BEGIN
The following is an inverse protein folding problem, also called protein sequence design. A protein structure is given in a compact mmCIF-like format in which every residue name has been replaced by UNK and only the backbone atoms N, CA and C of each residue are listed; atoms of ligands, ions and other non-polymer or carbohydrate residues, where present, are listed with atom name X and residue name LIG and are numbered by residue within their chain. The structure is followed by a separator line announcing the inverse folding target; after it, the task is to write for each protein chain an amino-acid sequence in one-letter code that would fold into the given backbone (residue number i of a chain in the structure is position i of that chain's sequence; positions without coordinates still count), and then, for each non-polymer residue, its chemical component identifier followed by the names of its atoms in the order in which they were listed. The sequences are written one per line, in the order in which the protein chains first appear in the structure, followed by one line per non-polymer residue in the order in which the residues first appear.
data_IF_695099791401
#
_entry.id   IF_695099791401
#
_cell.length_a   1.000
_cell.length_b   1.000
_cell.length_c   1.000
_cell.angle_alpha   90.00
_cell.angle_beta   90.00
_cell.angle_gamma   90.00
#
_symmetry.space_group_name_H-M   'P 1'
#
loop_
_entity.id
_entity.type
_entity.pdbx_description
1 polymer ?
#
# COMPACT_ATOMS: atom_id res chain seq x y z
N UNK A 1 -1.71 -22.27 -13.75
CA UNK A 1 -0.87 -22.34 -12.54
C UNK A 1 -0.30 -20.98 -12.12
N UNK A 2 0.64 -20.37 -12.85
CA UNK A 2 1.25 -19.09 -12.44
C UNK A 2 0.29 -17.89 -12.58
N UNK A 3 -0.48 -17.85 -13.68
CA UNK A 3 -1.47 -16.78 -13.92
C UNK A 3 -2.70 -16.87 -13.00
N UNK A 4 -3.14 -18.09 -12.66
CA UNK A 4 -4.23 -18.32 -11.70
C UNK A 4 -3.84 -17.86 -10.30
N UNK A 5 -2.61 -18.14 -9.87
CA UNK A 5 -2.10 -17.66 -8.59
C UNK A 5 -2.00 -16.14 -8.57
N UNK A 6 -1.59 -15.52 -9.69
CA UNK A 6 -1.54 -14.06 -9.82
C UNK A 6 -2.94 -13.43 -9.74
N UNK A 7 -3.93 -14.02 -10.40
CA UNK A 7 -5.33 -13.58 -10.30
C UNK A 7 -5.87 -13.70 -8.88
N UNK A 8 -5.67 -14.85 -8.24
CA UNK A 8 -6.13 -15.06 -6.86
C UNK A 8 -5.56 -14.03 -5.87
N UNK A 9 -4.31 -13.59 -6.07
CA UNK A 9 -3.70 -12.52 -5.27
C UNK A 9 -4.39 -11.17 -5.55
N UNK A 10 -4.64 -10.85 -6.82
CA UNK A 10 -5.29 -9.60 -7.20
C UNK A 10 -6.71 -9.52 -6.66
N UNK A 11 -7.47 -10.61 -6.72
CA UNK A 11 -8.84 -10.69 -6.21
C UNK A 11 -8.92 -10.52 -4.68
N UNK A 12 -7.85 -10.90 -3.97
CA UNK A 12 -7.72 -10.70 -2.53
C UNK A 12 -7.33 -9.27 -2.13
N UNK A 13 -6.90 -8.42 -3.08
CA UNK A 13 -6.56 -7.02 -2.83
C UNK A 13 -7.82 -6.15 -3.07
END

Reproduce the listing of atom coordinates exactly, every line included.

The following is an inverse protein folding problem, also called protein sequence design. A protein structure is given in a compact mmCIF-like format in which every residue name has been replaced by UNK and only the backbone atoms N, CA and C of each residue are listed; atoms of ligands, ions and other non-polymer or carbohydrate residues, where present, are listed with atom name X and residue name LIG and are numbered by residue within their chain. The structure is followed by a separator line announcing the inverse folding target; after it, the task is to write for each protein chain an amino-acid sequence in one-letter code that would fold into the given backbone (residue number i of a chain in the structure is position i of that chain's sequence; positions without coordinates still count), and then, for each non-polymer residue, its chemical component identifier followed by the names of its atoms in the order in which they were listed. The sequences are written one per line, in the order in which the protein chains first appear in the structure, followed by one line per non-polymer residue in the order in which the residues first appear.
data_IF_695099791401
#
_entry.id   IF_695099791401
#
_cell.length_a   1.000
_cell.length_b   1.000
_cell.length_c   1.000
_cell.angle_alpha   90.00
_cell.angle_beta   90.00
_cell.angle_gamma   90.00
#
_symmetry.space_group_name_H-M   'P 1'
#
loop_
_entity.id
_entity.type
_entity.pdbx_description
1 polymer ?
#
# COMPACT_ATOMS: atom_id res chain seq x y z
N UNK A 1 -1.71 -22.27 -13.75
CA UNK A 1 -0.87 -22.34 -12.54
C UNK A 1 -0.30 -20.98 -12.12
N UNK A 2 0.64 -20.37 -12.85
CA UNK A 2 1.25 -19.09 -12.44
C UNK A 2 0.29 -17.89 -12.58
N UNK A 3 -0.48 -17.85 -13.68
CA UNK A 3 -1.47 -16.78 -13.92
C UNK A 3 -2.70 -16.87 -13.00
N UNK A 4 -3.14 -18.09 -12.66
CA UNK A 4 -4.23 -18.32 -11.70
C UNK A 4 -3.84 -17.86 -10.30
N UNK A 5 -2.61 -18.14 -9.87
CA UNK A 5 -2.10 -17.66 -8.59
C UNK A 5 -2.00 -16.14 -8.57
N UNK A 6 -1.59 -15.52 -9.69
CA UNK A 6 -1.54 -14.06 -9.82
C UNK A 6 -2.94 -13.43 -9.74
N UNK A 7 -3.93 -14.02 -10.40
CA UNK A 7 -5.33 -13.58 -10.30
C UNK A 7 -5.87 -13.70 -8.88
N UNK A 8 -5.67 -14.85 -8.24
CA UNK A 8 -6.13 -15.06 -6.86
C UNK A 8 -5.56 -14.03 -5.87
N UNK A 9 -4.31 -13.59 -6.07
CA UNK A 9 -3.70 -12.52 -5.27
C UNK A 9 -4.39 -11.17 -5.55
N UNK A 10 -4.64 -10.85 -6.82
CA UNK A 10 -5.29 -9.60 -7.20
C UNK A 10 -6.71 -9.52 -6.66
N UNK A 11 -7.47 -10.61 -6.72
CA UNK A 11 -8.84 -10.69 -6.21
C UNK A 11 -8.92 -10.52 -4.68
N UNK A 12 -7.85 -10.90 -3.97
CA UNK A 12 -7.72 -10.70 -2.53
C UNK A 12 -7.33 -9.27 -2.13
N UNK A 13 -6.90 -8.42 -3.08
CA UNK A 13 -6.56 -7.02 -2.83
C UNK A 13 -7.82 -6.15 -3.07